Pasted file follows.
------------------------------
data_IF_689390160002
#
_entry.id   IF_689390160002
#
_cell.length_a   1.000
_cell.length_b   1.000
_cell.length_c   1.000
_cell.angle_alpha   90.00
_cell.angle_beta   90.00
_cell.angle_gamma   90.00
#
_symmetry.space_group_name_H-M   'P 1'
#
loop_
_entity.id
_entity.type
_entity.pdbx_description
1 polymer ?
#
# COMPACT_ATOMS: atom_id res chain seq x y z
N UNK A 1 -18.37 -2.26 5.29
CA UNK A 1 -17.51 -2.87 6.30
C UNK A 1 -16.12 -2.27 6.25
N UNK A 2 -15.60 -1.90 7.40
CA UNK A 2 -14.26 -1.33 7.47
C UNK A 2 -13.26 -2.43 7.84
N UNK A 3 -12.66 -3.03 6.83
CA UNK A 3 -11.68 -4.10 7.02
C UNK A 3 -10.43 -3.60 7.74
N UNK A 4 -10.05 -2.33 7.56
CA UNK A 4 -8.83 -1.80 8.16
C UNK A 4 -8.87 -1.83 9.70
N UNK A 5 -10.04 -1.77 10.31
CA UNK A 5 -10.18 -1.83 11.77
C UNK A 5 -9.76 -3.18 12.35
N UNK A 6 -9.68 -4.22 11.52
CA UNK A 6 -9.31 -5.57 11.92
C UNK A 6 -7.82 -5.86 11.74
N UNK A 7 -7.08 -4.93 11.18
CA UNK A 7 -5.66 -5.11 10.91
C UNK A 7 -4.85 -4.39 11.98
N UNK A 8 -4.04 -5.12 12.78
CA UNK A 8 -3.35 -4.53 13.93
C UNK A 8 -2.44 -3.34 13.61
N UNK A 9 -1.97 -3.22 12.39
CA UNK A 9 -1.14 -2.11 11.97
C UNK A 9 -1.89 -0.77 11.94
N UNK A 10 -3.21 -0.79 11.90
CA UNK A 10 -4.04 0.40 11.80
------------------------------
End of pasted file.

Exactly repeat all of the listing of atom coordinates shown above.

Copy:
data_IF_689390160002
#
_entry.id   IF_689390160002
#
_cell.length_a   1.000
_cell.length_b   1.000
_cell.length_c   1.000
_cell.angle_alpha   90.00
_cell.angle_beta   90.00
_cell.angle_gamma   90.00
#
_symmetry.space_group_name_H-M   'P 1'
#
loop_
_entity.id
_entity.type
_entity.pdbx_description
1 polymer ?
#
# COMPACT_ATOMS: atom_id res chain seq x y z
N UNK A 1 -18.37 -2.26 5.29
CA UNK A 1 -17.51 -2.87 6.30
C UNK A 1 -16.12 -2.27 6.25
N UNK A 2 -15.60 -1.90 7.40
CA UNK A 2 -14.26 -1.33 7.47
C UNK A 2 -13.26 -2.43 7.84
N UNK A 3 -12.66 -3.03 6.83
CA UNK A 3 -11.68 -4.10 7.02
C UNK A 3 -10.43 -3.60 7.74
N UNK A 4 -10.05 -2.33 7.56
CA UNK A 4 -8.83 -1.80 8.16
C UNK A 4 -8.87 -1.83 9.70
N UNK A 5 -10.04 -1.77 10.31
CA UNK A 5 -10.18 -1.83 11.77
C UNK A 5 -9.76 -3.18 12.35
N UNK A 6 -9.68 -4.22 11.52
CA UNK A 6 -9.31 -5.57 11.92
C UNK A 6 -7.82 -5.86 11.74
N UNK A 7 -7.08 -4.93 11.18
CA UNK A 7 -5.66 -5.11 10.91
C UNK A 7 -4.85 -4.39 11.98
N UNK A 8 -4.04 -5.12 12.78
CA UNK A 8 -3.35 -4.53 13.93
C UNK A 8 -2.44 -3.34 13.61
N UNK A 9 -1.97 -3.22 12.39
CA UNK A 9 -1.14 -2.11 11.97
C UNK A 9 -1.89 -0.77 11.94
N UNK A 10 -3.21 -0.79 11.90
CA UNK A 10 -4.04 0.40 11.80